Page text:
- Fault domains are points of failure, something the Fabric Controller needs to understand well, since controlling failure conditions one of its primary operational goals.
- There are many running instances of the Fabric Controller in a data center.
- After all, there needs to be redundancy everywhere, not the least of which is the Fabric Controller instances.
It slices, it dices – but that’s not all
- The fabric controller deploys host operating systems to the hardware in a data center.
- It uses a PXE boot server approach and then adds all the need components that makes up an Azure host machine.
- Sysprep, which has been around for many years, is a tool used by system administrators to automate the deployment of operating systems.
- The fabric controller uses this tool.
- The fabric controller takes that mundane chore out of system administrator's to-do list.
- The fabric controller works with a special service that is installed on each Windows Azure host machine.
- Note the black boxes labeled Special Azure Host Service.
- This special service is a mini state machine, tracking two things: the current state of the server and the goal state.
- A goal state might be to run a worker role.
- A worker role is a long running background process.
- But the goal state could be to host a web role.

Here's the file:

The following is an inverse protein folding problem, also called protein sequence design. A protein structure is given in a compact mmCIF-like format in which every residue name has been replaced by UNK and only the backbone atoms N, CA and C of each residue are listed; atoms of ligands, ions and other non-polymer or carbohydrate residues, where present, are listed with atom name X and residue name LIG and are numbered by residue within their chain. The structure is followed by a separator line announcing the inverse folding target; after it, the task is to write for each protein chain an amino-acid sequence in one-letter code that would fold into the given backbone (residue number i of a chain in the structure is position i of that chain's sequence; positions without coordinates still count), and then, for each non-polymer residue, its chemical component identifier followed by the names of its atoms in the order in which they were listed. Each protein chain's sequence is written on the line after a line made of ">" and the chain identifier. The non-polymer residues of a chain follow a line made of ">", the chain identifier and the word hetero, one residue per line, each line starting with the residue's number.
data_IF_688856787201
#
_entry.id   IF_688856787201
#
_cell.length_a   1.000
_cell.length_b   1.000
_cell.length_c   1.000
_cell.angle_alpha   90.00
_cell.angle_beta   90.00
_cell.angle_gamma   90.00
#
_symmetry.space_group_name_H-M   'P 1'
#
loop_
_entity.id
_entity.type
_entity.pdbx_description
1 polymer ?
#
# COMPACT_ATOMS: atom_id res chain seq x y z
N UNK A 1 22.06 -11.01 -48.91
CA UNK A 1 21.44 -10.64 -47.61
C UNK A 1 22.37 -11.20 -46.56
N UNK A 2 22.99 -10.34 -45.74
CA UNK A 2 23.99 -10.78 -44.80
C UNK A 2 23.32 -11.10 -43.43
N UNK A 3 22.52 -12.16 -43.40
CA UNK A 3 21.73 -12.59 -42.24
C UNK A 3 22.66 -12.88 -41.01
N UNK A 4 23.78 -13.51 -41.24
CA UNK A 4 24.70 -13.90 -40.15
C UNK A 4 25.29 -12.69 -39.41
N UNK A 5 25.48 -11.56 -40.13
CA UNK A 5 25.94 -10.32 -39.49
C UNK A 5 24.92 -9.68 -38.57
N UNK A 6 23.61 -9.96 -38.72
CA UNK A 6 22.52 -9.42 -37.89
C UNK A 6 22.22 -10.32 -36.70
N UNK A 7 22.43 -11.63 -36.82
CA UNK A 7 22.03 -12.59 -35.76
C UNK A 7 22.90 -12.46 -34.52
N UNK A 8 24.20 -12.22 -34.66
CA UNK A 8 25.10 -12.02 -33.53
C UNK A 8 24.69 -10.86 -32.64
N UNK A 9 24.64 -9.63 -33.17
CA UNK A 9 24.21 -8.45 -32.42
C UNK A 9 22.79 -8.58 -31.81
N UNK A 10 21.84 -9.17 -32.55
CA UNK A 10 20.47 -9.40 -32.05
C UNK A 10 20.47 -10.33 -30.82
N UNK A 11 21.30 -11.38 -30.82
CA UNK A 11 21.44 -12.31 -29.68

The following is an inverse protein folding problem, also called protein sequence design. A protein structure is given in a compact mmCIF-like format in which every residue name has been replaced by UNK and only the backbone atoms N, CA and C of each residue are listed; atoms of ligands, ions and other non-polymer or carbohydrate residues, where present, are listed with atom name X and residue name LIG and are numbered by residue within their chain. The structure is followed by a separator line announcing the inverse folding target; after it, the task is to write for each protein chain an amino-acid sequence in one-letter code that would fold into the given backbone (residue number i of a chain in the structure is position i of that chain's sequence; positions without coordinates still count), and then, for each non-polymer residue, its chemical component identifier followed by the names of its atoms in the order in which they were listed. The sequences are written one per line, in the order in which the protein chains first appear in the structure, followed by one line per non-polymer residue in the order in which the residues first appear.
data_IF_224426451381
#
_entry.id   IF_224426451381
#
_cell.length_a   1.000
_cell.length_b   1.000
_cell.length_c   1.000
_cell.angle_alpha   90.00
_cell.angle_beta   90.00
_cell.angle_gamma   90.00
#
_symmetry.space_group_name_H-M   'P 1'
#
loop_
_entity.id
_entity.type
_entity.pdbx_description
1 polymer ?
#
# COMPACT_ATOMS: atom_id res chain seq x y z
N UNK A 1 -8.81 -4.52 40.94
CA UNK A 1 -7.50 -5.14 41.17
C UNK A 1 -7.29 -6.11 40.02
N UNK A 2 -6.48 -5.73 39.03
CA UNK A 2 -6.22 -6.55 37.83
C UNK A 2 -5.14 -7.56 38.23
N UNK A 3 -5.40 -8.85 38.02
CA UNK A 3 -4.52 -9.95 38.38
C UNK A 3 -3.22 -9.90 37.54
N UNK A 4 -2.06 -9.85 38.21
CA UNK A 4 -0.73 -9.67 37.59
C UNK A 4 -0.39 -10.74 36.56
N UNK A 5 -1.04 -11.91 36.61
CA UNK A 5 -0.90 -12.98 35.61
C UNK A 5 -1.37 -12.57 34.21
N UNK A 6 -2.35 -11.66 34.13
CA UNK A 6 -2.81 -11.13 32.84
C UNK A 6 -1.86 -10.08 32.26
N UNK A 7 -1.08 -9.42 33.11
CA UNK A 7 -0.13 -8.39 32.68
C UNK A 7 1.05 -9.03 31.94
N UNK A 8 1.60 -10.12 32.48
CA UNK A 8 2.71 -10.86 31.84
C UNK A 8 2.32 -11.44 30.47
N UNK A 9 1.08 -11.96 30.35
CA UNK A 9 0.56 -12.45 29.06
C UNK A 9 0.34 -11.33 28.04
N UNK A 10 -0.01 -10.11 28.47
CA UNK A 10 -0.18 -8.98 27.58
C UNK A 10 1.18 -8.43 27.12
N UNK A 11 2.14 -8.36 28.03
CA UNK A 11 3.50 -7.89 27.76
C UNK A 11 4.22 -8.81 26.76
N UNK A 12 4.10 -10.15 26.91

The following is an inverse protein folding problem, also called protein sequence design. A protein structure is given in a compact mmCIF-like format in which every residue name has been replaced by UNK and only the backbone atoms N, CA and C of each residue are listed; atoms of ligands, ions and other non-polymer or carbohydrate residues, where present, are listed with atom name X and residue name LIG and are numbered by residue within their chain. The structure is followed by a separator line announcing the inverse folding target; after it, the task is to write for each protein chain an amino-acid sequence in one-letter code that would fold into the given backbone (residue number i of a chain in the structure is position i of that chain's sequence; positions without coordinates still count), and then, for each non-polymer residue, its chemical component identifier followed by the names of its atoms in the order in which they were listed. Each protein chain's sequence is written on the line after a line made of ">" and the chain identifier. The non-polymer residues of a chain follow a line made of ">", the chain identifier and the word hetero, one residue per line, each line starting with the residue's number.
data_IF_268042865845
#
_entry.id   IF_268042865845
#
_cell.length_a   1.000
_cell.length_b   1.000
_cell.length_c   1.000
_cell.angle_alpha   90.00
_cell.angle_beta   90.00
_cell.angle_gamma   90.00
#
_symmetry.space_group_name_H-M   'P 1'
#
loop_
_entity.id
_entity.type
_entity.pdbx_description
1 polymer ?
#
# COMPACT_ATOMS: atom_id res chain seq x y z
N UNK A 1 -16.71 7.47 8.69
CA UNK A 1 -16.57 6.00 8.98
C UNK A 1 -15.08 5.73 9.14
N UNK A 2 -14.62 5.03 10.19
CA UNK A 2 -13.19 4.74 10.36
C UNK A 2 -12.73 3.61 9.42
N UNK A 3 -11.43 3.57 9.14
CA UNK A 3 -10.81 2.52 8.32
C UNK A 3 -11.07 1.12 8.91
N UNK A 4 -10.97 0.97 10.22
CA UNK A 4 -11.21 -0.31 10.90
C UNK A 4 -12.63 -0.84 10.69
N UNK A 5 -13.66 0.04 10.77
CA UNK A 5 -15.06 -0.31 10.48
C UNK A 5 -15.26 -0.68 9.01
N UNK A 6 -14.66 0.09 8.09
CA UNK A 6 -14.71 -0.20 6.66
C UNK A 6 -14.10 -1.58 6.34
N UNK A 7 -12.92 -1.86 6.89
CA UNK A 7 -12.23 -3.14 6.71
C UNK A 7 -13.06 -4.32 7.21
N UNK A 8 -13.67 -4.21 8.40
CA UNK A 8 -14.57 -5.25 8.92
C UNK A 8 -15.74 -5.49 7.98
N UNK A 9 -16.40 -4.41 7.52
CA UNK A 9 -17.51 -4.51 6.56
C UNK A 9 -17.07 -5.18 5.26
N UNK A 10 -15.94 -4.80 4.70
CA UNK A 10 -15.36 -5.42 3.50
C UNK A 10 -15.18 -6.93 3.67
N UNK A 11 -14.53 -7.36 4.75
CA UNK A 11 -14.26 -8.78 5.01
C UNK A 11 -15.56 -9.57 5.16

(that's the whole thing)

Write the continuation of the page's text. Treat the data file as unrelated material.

- A web role is a process running within Internet Information Server (IIS).
- It might also be to remain idle as part of the free inventory of host machines.
- The Fabric Controller and this special service manage how the system gets to the goal state from the current state.
- If the host machine ever reaches the undesirable faulted state, the fabric controller and the special host service must work together to get to the goal state
- This might mean forcing a reboot or reprovisioning the entire software stack on the faulted machine.
- Under PaaS the developer rarely needs to telnet into the server.
- Instead the developer communicates to the fabric controller through configuration files.
- The developer defines operational parameters through configuration files that are part of the Visual Studio project setup files.